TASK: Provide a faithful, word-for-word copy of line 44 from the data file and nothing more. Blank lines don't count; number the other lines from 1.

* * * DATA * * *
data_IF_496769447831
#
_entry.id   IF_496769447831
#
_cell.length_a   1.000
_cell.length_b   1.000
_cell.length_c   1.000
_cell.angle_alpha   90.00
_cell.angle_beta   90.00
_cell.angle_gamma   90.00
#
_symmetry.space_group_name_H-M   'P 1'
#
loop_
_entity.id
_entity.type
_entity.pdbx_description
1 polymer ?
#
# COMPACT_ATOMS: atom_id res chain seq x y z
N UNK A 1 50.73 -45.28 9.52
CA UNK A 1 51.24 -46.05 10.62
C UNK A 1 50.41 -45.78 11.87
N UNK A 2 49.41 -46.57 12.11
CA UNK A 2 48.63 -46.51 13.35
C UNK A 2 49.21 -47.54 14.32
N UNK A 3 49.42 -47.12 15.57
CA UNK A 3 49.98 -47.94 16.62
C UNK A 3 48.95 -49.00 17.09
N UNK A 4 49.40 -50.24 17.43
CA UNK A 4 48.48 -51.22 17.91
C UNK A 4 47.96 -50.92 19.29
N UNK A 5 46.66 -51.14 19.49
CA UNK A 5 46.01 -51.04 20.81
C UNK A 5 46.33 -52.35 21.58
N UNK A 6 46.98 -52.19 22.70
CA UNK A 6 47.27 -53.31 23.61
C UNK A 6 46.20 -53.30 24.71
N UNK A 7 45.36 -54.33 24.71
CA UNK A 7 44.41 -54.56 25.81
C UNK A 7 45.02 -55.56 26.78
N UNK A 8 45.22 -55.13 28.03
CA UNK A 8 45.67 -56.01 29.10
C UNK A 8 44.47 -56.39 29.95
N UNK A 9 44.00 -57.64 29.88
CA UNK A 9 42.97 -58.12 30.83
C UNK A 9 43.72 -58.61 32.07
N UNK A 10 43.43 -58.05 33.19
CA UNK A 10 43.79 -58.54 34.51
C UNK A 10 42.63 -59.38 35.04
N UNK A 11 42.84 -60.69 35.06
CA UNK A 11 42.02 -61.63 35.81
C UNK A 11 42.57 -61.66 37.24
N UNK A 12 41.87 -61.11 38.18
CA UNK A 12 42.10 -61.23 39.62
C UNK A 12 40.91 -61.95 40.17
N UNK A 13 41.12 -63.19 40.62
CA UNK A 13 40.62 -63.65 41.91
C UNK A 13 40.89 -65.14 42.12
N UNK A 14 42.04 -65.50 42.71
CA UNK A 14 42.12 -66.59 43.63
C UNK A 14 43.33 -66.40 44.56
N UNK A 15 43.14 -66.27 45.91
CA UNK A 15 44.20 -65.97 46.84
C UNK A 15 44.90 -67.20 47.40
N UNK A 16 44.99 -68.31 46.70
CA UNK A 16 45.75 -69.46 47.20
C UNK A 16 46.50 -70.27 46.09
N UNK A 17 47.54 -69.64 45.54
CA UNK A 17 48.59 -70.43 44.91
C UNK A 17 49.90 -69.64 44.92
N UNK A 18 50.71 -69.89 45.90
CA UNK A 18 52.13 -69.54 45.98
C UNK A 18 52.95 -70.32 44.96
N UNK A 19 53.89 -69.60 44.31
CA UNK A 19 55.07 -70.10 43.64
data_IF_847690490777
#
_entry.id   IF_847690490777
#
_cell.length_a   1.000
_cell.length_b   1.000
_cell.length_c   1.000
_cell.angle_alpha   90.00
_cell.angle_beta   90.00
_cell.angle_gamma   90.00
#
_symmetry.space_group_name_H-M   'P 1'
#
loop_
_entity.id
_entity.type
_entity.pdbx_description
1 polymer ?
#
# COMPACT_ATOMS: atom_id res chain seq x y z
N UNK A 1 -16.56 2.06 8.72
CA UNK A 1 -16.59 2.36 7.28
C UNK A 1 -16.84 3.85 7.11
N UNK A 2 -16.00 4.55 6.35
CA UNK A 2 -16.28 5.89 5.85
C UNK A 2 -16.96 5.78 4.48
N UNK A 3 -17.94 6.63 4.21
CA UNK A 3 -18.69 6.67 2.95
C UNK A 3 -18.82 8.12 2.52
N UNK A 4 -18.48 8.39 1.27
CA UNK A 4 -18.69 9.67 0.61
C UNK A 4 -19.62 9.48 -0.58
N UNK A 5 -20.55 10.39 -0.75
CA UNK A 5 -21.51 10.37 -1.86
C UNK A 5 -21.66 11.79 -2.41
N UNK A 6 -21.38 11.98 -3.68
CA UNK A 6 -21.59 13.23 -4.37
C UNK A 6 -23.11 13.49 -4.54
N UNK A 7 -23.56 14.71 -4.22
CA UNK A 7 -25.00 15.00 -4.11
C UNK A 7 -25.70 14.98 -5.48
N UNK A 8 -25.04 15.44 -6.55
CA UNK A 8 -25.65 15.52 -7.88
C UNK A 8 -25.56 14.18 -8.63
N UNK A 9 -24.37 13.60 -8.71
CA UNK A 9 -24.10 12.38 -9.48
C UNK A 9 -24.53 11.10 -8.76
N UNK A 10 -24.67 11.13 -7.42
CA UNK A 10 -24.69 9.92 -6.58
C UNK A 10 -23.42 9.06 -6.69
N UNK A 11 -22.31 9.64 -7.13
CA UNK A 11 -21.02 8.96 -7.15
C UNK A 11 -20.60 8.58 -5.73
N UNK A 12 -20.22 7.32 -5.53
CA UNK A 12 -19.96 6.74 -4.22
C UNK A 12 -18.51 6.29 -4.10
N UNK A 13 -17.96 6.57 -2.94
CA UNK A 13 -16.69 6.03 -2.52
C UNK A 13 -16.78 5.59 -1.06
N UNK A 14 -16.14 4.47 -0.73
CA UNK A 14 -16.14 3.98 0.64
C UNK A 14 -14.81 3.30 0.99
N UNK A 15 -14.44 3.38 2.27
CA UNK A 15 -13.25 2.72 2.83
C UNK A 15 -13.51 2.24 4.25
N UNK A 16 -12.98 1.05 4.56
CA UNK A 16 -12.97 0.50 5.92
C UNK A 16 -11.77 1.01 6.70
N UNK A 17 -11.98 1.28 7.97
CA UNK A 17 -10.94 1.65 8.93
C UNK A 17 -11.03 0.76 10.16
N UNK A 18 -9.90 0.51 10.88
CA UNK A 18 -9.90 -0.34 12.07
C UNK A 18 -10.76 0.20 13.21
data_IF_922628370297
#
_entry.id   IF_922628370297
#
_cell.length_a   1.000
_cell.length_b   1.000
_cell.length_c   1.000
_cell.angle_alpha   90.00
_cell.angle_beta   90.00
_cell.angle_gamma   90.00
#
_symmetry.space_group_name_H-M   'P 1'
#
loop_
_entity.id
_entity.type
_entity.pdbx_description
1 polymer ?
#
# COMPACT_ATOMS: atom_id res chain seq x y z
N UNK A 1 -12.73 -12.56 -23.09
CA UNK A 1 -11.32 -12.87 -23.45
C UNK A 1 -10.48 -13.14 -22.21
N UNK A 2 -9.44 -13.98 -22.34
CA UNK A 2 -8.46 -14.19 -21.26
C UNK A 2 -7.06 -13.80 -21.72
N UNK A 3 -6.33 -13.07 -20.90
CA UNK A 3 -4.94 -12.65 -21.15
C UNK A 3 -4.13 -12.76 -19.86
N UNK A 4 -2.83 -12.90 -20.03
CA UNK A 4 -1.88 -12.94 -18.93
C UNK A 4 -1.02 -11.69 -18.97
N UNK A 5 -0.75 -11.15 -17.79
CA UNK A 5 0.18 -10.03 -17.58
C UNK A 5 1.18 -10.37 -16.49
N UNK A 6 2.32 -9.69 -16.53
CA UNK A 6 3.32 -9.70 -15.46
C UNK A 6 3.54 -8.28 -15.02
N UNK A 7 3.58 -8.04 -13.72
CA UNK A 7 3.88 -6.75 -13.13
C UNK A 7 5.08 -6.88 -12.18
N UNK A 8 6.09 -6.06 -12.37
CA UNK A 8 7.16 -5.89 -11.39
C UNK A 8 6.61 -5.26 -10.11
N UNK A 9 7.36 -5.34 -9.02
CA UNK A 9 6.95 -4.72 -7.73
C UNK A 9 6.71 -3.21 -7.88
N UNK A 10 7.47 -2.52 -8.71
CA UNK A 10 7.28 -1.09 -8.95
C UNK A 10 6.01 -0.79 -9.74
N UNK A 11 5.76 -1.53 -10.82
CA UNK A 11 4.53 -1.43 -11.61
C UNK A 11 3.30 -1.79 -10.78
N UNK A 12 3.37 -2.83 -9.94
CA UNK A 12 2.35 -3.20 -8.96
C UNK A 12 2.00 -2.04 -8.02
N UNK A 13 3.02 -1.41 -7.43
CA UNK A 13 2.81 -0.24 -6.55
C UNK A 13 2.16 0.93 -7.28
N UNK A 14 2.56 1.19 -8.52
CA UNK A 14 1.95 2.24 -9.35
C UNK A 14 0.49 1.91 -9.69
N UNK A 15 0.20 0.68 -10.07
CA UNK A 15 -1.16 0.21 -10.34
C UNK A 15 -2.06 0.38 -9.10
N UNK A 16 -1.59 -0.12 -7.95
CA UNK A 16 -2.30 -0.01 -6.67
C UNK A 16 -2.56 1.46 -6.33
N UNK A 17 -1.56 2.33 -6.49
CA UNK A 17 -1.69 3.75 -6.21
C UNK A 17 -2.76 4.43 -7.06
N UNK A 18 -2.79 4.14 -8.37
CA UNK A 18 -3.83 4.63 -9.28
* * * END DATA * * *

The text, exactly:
C UNK A 8 44.47 -56.39 29.95